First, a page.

I am proud of my performances throughout BBC Young Musician, at the ‘BBC Proms in the Park’ in Belfast and also my recent debuts at the Queen Elizabeth Hall and the Royal Albert Hall.
Which particular works do you think you perform best?
I greatly enjoy performing and listening to so many works from totally different periods. Personally I feel a natural affinity to the works of Bach, Mozart and Rachmaninoff, however I also love the works of Schumann and Prokofiev.
How do you make your repertoire choices from season to season?
I hope to offer fresh interpretation and convey the emotions from the repertoire that I perform, so I keep this in mind when I select certain pieces.
I also spend many hours deciding on programme length, balancing the stylistic aspects and contrasts.
Do you have a favourite concert venue to perform in and why?
I wouldn’t say I have a favourite hall, because there are many different aspects from every hall that I enjoy. I love the intimate atmosphere and acoustic of halls such as Cadogan Hall and Wigmore, however I also appreciate the immense space and grandeur of halls such as Usher Hall and the Royal Albert Hall.
Favourite pieces to perform? Listen to?
I greatly enjoy listening to operas such as ‘Tosca’, ‘La Traviata’ and ‘Tristan und Isolde’ and all the Tchaikovsky Symphonies. My current favourite pieces to perform are Gershwin ‘Rhapsody in Blue’, Prokofiev Sonata no. 7 and Mozart Concerto in D minor K466.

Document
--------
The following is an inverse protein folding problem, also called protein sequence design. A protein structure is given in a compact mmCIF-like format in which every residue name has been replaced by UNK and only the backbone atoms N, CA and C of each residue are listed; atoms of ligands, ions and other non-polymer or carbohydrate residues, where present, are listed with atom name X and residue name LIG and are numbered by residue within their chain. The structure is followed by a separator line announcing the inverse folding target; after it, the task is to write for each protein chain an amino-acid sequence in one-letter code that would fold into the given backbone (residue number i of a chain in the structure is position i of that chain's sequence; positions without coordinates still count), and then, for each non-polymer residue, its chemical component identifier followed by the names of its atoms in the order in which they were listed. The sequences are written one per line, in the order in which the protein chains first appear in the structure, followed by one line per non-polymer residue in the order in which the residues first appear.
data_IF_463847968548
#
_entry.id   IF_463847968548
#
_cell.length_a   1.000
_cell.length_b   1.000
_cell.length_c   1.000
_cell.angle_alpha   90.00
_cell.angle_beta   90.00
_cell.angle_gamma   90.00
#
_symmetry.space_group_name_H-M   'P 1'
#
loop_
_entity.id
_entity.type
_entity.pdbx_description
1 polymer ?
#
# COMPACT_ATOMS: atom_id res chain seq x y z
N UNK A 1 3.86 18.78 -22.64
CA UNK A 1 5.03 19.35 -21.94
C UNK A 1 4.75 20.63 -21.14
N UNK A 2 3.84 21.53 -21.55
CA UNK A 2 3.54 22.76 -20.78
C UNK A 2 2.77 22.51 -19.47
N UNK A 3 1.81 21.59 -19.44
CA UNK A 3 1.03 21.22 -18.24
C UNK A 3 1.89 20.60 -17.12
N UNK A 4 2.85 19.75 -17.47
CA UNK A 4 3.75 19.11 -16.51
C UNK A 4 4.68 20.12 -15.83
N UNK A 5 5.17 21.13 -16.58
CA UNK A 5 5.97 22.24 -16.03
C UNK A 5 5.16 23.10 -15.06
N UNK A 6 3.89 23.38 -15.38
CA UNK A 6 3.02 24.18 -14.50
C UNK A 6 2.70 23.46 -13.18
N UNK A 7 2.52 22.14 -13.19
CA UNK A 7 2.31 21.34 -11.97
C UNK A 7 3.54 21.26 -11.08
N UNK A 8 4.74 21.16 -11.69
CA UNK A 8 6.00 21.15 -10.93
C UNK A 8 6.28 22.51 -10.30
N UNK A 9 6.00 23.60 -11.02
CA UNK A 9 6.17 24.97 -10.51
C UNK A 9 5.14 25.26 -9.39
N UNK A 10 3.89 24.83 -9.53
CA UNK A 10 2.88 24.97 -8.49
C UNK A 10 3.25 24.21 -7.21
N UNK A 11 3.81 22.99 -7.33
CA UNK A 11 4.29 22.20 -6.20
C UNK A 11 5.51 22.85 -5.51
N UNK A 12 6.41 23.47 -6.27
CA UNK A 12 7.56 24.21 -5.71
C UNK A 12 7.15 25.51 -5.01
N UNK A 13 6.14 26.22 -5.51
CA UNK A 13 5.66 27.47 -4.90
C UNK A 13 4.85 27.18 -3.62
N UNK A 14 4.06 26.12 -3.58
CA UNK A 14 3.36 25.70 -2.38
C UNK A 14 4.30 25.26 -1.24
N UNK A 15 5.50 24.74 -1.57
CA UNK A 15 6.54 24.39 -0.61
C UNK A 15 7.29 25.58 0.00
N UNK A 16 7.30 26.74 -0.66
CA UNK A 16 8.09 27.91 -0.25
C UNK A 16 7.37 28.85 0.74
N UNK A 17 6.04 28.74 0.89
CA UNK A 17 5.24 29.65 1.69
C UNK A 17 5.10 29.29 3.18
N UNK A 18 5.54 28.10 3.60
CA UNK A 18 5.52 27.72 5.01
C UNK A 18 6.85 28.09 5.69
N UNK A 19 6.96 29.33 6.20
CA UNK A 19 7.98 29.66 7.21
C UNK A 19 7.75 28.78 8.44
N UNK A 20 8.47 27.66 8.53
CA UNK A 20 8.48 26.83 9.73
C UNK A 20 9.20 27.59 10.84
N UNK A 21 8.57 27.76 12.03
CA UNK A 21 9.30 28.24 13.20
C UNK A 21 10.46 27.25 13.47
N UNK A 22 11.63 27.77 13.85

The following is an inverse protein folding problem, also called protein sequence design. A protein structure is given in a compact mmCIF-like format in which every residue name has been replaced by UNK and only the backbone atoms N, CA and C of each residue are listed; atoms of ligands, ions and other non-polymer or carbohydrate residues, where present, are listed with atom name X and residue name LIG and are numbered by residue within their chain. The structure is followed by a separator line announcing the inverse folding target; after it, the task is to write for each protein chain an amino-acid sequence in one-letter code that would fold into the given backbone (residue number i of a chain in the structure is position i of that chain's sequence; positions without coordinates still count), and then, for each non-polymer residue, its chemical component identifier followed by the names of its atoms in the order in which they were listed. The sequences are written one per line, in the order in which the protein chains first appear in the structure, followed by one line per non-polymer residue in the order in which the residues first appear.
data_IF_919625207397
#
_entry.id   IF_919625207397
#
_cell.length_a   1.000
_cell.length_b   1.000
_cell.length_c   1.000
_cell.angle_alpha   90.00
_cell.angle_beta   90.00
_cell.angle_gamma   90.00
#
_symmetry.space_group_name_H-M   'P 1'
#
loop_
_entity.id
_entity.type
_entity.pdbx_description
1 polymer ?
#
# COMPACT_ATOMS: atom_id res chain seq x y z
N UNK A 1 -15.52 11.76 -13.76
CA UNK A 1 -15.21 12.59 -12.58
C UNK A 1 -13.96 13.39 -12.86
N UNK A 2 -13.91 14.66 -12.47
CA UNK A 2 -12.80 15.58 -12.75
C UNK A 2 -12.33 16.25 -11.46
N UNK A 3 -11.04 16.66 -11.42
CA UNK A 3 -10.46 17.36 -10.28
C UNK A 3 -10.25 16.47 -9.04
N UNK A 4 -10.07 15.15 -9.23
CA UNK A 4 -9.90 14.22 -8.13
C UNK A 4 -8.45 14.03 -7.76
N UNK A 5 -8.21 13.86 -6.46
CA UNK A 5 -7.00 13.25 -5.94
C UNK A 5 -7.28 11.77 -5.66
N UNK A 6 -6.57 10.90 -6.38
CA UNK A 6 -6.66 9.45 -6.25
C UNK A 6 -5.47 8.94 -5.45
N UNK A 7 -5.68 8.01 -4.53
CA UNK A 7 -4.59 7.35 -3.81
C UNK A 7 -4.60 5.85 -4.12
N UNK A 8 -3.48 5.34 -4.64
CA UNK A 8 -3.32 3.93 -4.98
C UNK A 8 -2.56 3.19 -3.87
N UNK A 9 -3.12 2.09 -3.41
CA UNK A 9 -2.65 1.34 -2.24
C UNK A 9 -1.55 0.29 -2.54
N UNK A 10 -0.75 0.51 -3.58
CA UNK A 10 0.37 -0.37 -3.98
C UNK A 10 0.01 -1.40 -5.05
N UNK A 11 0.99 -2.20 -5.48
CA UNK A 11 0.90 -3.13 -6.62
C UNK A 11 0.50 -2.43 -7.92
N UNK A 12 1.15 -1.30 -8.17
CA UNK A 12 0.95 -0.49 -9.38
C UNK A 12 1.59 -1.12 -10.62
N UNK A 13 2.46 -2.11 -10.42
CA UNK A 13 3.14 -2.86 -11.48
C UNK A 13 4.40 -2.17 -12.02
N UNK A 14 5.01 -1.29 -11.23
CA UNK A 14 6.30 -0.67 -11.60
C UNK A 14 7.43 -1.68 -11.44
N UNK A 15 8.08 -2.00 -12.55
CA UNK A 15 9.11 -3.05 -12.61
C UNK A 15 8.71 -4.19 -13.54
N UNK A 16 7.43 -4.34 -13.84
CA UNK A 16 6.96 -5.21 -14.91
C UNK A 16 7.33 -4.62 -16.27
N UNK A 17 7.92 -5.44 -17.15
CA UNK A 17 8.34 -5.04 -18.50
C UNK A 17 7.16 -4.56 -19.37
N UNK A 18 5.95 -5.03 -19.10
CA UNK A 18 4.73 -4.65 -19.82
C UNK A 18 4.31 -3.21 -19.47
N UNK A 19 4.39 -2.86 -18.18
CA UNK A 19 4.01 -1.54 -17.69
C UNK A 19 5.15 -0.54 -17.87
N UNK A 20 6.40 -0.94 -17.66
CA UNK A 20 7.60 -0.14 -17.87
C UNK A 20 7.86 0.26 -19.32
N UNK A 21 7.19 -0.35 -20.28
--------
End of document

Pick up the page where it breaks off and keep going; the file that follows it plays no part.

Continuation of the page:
Who are your favourite musicians?
I hugely admire Leonard Bernstein, for his immense talent as a musician but also his dedication to musical education and inspiring younger generations. Maria Callas is another idol of mine, due to her unwavering, serious dedication to Opera.
Pianistically I am inspired by so many different artists, but Vladimir Horowitz and Martha Argerich are amongst my favourites.
What is your most memorable concert experience?
The final of BBC Young Musician is a performance I will never forget. The BBC team were so supportive and encouraging and on stage I was totally immersed in the atmosphere and the music.
What do you consider to be the most important ideas and concepts to impart to aspiring musicians?
Firstly, to embark on a musical career, one must absolutely love and enjoy music. Of course there is a huge amount of dedication and work to be done to succeed, but the most important aspect is to passionately devote yourself to it. Stay true to yourself, the composer and the music.
What is your idea of perfect happiness?
Watching the sunset with a glass of red wine, an excellent book and a recording of Dinu Lipatti performing ‘Jesu, Joy of Man’s Desiring’
What is your most treasured possession?
I have a collection of complete recordings from Vladimir Horowitz, Maria Callas and Shura Cherkassky that I could not live without!
What is your present state of mind?
Introspective, a little anxious and excited for the future.
Martin James Bartlett performs Gerhswin’s ‘Rhapsody in Blue’ in Prom 32 with Eric Whitacre and the Royal Philharmonic Orchestra. Further details and tickets here